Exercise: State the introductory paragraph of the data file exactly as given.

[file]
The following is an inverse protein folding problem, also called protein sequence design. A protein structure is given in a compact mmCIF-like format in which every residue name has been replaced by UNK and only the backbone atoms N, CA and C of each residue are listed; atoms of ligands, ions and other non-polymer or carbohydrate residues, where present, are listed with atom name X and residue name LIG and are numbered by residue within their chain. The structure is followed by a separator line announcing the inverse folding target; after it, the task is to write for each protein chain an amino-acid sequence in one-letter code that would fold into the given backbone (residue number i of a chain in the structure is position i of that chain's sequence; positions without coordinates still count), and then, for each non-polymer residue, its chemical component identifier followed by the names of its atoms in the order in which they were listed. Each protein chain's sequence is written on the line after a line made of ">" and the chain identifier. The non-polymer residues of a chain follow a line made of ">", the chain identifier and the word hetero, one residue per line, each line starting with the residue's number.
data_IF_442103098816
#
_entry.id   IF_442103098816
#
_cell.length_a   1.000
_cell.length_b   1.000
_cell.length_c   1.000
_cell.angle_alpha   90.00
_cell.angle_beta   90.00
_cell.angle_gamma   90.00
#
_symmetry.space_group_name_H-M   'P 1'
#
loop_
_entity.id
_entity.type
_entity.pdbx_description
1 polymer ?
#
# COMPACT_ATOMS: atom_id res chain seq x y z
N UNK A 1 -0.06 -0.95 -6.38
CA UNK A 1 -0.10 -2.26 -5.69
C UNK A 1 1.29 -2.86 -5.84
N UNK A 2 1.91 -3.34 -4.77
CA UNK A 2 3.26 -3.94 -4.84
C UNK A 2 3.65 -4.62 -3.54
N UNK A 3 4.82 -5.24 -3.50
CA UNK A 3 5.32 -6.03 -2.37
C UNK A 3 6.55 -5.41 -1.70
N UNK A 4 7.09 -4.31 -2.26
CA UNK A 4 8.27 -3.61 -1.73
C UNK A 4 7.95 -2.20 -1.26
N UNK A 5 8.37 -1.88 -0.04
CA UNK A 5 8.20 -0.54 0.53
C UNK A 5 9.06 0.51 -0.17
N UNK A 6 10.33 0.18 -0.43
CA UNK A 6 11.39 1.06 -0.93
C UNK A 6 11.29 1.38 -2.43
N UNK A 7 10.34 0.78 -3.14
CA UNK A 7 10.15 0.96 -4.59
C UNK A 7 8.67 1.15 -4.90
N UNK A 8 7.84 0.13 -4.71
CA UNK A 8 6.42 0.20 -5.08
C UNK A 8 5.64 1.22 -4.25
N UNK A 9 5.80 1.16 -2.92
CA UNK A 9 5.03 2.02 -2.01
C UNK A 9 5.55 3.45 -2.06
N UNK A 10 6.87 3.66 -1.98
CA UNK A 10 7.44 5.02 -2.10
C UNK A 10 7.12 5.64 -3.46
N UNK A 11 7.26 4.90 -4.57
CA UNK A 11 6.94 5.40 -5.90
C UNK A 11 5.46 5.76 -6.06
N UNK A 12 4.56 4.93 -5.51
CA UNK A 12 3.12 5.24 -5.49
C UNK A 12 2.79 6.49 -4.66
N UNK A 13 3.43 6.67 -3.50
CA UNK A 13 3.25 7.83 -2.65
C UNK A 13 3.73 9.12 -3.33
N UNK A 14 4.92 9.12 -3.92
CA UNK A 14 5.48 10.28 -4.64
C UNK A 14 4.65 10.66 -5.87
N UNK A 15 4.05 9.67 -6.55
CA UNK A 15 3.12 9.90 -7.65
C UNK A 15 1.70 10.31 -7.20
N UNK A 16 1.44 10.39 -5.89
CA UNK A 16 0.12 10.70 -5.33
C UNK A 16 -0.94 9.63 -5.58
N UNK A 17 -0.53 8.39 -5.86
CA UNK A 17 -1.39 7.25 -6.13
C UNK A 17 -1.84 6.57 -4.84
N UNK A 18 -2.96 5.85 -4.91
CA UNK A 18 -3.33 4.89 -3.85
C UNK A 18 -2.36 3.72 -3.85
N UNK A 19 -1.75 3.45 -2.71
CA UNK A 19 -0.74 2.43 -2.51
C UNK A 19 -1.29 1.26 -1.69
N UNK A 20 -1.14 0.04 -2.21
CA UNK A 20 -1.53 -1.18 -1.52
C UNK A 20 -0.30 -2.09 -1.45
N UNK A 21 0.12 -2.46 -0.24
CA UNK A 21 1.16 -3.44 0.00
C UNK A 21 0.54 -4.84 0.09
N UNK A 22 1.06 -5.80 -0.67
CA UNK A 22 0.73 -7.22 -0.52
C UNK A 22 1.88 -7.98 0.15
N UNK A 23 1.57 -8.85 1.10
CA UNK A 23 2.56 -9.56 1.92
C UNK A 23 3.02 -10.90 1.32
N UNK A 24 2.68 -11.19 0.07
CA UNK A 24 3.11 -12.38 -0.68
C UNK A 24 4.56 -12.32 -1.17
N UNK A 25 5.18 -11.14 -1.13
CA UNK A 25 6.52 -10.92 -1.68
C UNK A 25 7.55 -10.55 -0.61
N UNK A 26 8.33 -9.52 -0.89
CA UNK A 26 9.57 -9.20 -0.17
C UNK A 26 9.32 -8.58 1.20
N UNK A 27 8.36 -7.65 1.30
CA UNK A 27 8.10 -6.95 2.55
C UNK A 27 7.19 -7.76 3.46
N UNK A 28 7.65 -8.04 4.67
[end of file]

The following is an inverse protein folding problem, also called protein sequence design. A protein structure is given in a compact mmCIF-like format in which every residue name has been replaced by UNK and only the backbone atoms N, CA and C of each residue are listed; atoms of ligands, ions and other non-polymer or carbohydrate residues, where present, are listed with atom name X and residue name LIG and are numbered by residue within their chain. The structure is followed by a separator line announcing the inverse folding target; after it, the task is to write for each protein chain an amino-acid sequence in one-letter code that would fold into the given backbone (residue number i of a chain in the structure is position i of that chain's sequence; positions without coordinates still count), and then, for each non-polymer residue, its chemical component identifier followed by the names of its atoms in the order in which they were listed. Each protein chain's sequence is written on the line after a line made of ">" and the chain identifier. The non-polymer residues of a chain follow a line made of ">", the chain identifier and the word hetero, one residue per line, each line starting with the residue's number.